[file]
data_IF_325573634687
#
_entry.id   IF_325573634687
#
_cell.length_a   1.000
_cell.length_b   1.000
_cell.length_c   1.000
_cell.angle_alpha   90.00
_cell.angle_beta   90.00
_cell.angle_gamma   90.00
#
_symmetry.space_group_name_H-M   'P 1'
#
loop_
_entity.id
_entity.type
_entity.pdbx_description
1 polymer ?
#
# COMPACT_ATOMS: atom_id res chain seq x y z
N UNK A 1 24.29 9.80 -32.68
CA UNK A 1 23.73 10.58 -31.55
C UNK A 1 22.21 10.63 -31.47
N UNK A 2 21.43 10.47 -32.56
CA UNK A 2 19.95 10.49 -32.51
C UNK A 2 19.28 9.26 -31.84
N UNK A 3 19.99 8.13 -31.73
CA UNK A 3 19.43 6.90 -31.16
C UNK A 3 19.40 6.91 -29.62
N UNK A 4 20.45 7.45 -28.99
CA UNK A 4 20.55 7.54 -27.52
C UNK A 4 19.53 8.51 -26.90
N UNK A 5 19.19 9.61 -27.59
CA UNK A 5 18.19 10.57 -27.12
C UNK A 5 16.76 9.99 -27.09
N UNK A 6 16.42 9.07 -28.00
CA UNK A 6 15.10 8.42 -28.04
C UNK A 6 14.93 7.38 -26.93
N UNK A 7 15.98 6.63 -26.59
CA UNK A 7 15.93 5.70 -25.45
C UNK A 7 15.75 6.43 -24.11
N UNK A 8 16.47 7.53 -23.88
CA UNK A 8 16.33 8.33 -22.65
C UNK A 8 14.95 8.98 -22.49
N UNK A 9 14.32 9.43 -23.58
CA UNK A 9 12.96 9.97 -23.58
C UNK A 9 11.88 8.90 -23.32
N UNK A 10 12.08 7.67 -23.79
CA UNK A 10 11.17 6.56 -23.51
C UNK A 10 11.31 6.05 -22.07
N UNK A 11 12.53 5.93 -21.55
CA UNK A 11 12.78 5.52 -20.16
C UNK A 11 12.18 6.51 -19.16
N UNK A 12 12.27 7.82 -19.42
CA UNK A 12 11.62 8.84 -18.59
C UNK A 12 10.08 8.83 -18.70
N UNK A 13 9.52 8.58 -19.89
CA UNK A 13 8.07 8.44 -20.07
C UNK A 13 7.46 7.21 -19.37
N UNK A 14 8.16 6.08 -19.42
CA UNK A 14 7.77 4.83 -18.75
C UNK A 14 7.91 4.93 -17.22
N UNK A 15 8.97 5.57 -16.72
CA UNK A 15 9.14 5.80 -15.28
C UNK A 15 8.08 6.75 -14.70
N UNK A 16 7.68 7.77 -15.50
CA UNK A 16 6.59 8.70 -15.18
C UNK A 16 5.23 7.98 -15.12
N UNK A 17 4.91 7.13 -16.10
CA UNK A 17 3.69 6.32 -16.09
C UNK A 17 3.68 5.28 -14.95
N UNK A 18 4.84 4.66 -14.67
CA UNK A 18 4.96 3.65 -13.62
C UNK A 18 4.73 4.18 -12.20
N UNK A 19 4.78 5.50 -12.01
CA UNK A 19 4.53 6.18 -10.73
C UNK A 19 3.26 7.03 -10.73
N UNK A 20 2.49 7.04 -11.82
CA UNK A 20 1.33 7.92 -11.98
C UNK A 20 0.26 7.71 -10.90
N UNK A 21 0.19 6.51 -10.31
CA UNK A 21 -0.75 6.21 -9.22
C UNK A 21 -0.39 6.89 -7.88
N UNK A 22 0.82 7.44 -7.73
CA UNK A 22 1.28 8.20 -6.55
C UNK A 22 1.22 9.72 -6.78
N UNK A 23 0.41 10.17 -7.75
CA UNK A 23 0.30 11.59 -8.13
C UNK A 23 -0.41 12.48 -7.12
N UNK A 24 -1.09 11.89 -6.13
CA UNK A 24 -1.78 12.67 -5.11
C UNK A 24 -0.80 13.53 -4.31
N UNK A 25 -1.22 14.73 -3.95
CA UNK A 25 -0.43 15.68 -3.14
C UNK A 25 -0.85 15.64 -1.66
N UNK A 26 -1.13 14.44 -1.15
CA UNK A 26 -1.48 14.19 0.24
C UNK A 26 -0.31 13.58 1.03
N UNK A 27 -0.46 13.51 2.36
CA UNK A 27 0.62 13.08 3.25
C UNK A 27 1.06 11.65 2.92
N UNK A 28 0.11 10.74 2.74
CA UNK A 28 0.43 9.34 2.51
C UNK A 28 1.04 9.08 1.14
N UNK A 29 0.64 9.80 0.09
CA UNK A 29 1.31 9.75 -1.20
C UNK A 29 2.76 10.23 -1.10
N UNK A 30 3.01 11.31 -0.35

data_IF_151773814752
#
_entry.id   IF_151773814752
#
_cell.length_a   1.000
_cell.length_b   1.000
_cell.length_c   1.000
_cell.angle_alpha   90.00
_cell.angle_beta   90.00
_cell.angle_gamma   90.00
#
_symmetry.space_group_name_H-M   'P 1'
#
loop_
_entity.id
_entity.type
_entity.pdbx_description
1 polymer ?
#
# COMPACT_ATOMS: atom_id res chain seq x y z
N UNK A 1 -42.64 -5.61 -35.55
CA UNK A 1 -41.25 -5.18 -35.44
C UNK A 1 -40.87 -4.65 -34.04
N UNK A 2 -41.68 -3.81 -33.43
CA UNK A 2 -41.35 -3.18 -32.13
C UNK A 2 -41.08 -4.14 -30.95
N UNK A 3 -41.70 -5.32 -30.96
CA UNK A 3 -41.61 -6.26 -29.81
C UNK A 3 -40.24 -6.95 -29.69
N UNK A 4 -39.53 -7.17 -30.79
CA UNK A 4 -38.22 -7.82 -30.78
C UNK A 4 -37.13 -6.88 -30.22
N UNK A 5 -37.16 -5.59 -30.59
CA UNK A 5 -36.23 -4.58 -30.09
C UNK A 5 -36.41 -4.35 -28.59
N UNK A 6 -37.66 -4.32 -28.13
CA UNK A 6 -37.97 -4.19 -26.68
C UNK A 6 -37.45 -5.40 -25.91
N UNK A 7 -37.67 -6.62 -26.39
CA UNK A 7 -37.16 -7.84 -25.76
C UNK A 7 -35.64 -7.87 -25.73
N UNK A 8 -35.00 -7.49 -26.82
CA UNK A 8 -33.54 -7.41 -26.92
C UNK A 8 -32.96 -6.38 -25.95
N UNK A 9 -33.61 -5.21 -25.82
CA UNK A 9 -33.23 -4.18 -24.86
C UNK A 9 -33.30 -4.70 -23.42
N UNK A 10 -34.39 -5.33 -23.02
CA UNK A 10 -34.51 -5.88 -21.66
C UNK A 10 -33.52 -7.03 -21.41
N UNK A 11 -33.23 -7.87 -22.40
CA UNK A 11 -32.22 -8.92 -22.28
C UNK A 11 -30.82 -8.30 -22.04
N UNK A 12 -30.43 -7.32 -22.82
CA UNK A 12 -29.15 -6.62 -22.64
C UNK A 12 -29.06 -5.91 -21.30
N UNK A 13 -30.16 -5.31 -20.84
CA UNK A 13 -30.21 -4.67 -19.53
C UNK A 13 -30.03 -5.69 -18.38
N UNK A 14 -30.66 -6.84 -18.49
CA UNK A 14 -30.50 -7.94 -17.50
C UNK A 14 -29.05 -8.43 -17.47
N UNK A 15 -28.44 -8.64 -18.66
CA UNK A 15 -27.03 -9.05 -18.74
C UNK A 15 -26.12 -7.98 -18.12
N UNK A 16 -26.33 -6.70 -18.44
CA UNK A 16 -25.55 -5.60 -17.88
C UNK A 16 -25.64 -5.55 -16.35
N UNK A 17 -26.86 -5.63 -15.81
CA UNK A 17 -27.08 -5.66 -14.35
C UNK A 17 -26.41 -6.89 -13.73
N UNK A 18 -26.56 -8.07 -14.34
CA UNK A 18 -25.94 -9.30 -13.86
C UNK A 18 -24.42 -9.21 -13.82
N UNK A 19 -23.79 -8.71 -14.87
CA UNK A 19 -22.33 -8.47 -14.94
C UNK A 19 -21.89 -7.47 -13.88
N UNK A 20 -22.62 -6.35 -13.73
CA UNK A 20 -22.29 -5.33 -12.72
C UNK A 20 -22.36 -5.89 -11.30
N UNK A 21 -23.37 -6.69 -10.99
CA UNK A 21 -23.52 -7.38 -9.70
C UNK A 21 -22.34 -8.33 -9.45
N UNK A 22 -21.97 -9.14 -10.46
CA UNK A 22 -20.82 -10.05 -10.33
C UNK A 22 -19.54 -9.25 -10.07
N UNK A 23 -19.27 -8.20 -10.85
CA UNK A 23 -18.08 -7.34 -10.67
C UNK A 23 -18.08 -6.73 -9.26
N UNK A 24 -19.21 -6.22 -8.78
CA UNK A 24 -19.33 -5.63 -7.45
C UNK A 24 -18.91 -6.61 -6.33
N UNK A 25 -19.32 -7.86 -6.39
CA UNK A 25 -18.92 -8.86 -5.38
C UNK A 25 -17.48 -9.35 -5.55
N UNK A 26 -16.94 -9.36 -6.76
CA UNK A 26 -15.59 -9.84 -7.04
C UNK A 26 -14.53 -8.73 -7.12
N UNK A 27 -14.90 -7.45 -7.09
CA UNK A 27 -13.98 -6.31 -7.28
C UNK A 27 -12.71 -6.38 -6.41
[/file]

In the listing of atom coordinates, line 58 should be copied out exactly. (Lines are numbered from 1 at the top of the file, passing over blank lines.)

CA UNK A 13 8.07 8.44 -20.07